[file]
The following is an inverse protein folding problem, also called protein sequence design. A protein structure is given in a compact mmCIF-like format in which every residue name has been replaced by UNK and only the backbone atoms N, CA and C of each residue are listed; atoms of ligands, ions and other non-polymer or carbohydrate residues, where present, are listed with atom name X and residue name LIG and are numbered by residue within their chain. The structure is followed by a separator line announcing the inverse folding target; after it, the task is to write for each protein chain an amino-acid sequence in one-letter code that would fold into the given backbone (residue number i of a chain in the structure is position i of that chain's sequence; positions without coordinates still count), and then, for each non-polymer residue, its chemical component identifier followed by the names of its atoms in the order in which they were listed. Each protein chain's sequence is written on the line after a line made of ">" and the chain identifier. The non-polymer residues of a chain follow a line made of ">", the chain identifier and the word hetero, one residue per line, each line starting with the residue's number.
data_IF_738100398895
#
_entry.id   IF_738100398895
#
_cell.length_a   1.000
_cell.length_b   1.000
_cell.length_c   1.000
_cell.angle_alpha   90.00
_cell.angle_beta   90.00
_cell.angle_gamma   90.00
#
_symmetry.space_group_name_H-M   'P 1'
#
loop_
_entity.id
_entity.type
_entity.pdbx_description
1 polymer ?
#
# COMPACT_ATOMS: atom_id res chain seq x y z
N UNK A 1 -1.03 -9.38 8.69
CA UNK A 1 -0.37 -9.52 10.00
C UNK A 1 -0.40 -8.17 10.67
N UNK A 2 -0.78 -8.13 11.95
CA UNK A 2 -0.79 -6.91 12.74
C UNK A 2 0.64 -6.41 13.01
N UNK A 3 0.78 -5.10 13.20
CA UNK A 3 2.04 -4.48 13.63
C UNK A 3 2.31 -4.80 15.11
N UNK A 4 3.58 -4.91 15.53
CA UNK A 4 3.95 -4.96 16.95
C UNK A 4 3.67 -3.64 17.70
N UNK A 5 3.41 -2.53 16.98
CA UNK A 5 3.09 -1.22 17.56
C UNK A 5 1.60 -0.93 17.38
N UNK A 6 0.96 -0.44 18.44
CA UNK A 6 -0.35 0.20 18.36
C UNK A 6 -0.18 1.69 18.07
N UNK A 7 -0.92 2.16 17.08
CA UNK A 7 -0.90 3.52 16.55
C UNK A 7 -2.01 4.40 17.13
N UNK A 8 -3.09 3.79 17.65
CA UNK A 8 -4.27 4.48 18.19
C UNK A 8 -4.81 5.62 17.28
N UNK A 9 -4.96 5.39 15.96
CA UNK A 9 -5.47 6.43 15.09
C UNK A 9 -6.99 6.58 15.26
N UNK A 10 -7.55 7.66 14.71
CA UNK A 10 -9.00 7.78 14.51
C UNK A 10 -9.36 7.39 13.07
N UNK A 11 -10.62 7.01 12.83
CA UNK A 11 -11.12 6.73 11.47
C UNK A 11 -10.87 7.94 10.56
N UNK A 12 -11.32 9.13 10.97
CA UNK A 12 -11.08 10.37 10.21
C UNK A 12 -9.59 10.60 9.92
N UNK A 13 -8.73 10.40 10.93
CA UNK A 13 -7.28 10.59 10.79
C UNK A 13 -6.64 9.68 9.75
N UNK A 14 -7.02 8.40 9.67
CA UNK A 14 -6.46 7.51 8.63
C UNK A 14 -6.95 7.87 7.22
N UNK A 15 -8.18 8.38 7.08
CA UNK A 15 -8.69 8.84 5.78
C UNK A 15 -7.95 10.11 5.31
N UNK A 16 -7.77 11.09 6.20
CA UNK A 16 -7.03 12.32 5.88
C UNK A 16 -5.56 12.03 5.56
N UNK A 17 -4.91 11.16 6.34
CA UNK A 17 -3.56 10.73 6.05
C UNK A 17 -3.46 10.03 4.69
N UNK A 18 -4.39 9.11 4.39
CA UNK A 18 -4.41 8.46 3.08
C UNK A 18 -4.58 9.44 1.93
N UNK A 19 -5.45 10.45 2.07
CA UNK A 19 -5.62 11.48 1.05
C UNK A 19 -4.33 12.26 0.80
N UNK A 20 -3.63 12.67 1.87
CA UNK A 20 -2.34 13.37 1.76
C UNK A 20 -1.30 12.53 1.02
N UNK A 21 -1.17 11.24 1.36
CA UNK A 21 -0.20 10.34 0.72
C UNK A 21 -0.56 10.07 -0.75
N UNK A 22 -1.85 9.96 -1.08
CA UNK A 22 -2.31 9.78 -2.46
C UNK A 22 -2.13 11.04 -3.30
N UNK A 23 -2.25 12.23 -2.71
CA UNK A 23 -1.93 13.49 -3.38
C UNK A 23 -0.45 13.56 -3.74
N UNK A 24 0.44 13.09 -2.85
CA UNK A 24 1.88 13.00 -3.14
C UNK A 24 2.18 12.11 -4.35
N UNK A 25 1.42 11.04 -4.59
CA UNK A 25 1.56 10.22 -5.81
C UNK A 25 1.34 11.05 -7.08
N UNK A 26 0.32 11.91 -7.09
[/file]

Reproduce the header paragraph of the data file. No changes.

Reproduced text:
The following is an inverse protein folding problem, also called protein sequence design. A protein structure is given in a compact mmCIF-like format in which every residue name has been replaced by UNK and only the backbone atoms N, CA and C of each residue are listed; atoms of ligands, ions and other non-polymer or carbohydrate residues, where present, are listed with atom name X and residue name LIG and are numbered by residue within their chain. The structure is followed by a separator line announcing the inverse folding target; after it, the task is to write for each protein chain an amino-acid sequence in one-letter code that would fold into the given backbone (residue number i of a chain in the structure is position i of that chain's sequence; positions without coordinates still count), and then, for each non-polymer residue, its chemical component identifier followed by the names of its atoms in the order in which they were listed. Each protein chain's sequence is written on the line after a line made of ">" and the chain identifier. The non-polymer residues of a chain follow a line made of ">", the chain identifier and the word hetero, one residue per line, each line starting with the residue's number.